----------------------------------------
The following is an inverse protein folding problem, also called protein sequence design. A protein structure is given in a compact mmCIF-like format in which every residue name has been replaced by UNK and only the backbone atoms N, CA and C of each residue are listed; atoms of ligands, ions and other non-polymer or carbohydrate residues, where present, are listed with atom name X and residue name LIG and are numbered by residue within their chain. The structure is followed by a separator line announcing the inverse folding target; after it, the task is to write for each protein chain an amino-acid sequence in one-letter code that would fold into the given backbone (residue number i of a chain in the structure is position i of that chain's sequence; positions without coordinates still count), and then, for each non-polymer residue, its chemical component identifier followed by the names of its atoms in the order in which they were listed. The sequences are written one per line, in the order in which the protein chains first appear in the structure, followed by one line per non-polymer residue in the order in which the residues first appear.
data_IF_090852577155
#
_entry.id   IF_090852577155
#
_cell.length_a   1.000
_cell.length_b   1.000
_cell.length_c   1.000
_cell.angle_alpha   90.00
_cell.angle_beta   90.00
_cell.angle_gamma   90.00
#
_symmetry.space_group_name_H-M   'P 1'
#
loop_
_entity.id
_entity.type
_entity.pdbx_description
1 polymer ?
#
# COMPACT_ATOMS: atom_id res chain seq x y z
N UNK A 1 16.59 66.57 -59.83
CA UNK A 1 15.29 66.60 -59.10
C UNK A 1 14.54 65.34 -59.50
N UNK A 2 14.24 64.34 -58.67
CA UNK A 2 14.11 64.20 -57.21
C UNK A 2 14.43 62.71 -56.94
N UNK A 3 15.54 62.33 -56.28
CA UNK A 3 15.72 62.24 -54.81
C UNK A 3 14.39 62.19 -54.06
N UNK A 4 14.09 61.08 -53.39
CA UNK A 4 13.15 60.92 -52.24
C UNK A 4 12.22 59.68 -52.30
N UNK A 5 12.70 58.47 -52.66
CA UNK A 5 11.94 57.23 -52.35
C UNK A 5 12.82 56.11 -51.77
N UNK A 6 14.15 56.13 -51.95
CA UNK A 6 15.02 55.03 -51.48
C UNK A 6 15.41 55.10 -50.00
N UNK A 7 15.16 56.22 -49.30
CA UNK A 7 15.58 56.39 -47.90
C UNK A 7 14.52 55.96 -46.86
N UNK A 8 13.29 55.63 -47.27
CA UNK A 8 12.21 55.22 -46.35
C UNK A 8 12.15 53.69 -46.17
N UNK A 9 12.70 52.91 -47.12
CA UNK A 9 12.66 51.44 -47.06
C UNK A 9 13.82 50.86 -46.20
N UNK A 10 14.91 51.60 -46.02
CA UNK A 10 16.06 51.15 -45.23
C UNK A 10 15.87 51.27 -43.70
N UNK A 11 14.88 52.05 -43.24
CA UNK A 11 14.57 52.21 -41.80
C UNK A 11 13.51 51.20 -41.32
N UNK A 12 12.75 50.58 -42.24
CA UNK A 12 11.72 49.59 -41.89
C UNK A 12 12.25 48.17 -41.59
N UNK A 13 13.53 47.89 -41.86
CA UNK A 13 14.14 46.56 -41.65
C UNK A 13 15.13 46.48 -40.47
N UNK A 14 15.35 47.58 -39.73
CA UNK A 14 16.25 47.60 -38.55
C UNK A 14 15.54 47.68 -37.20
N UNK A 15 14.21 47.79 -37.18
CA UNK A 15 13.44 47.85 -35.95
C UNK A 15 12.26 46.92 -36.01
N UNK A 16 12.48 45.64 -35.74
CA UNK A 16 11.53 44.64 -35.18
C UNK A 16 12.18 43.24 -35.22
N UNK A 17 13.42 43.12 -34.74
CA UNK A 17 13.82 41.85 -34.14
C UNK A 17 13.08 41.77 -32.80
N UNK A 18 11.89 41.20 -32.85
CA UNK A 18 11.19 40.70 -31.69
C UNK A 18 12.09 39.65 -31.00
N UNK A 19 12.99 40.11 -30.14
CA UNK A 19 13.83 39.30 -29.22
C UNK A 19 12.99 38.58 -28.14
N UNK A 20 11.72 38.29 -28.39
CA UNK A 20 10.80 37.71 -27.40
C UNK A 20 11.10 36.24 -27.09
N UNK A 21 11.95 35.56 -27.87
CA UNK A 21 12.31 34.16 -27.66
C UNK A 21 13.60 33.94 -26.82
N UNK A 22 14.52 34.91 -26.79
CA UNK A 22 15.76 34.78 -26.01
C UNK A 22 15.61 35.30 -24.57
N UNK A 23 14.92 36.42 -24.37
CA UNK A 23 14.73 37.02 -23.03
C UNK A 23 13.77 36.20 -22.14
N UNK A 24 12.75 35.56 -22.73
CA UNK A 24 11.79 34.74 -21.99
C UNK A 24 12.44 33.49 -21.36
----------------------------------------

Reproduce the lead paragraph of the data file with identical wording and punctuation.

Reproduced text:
The following is an inverse protein folding problem, also called protein sequence design. A protein structure is given in a compact mmCIF-like format in which every residue name has been replaced by UNK and only the backbone atoms N, CA and C of each residue are listed; atoms of ligands, ions and other non-polymer or carbohydrate residues, where present, are listed with atom name X and residue name LIG and are numbered by residue within their chain. The structure is followed by a separator line announcing the inverse folding target; after it, the task is to write for each protein chain an amino-acid sequence in one-letter code that would fold into the given backbone (residue number i of a chain in the structure is position i of that chain's sequence; positions without coordinates still count), and then, for each non-polymer residue, its chemical component identifier followed by the names of its atoms in the order in which they were listed. The sequences are written one per line, in the order in which the protein chains first appear in the structure, followed by one line per non-polymer residue in the order in which the residues first appear.